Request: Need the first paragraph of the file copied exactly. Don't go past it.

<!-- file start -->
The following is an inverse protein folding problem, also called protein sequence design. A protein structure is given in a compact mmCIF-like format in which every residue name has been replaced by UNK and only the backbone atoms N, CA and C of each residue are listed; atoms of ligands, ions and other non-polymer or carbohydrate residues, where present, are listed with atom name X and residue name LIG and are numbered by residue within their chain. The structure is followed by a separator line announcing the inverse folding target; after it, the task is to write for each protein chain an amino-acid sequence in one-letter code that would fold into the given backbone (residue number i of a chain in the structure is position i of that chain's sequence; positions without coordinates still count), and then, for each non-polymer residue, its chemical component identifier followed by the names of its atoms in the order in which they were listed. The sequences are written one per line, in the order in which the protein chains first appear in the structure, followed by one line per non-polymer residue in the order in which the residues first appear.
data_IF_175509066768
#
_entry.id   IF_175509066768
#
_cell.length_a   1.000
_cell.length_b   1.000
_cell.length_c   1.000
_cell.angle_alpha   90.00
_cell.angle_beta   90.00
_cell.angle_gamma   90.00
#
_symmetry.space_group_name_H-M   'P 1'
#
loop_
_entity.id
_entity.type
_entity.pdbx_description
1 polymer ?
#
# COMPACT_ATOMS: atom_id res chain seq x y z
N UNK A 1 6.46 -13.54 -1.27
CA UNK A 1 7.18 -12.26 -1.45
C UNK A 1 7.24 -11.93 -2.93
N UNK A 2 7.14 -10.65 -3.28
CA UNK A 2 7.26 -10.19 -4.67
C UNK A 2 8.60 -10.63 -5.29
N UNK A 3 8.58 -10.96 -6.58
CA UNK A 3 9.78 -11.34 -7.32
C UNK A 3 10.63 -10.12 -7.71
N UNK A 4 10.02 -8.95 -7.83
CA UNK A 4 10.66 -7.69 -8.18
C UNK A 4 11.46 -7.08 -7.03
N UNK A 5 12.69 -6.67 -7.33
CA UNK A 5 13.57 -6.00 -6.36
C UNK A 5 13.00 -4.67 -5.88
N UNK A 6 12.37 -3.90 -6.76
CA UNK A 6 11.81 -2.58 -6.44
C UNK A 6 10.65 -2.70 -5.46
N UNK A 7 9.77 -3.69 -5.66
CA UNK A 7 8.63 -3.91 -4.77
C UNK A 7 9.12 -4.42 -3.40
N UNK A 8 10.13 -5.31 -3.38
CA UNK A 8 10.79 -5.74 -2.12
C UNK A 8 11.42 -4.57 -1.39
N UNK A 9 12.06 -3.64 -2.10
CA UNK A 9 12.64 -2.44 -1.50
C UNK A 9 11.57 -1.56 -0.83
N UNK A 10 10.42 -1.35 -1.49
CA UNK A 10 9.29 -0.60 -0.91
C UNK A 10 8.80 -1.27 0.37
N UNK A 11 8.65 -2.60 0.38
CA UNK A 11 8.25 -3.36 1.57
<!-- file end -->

The following is an inverse protein folding problem, also called protein sequence design. A protein structure is given in a compact mmCIF-like format in which every residue name has been replaced by UNK and only the backbone atoms N, CA and C of each residue are listed; atoms of ligands, ions and other non-polymer or carbohydrate residues, where present, are listed with atom name X and residue name LIG and are numbered by residue within their chain. The structure is followed by a separator line announcing the inverse folding target; after it, the task is to write for each protein chain an amino-acid sequence in one-letter code that would fold into the given backbone (residue number i of a chain in the structure is position i of that chain's sequence; positions without coordinates still count), and then, for each non-polymer residue, its chemical component identifier followed by the names of its atoms in the order in which they were listed. The sequences are written one per line, in the order in which the protein chains first appear in the structure, followed by one line per non-polymer residue in the order in which the residues first appear.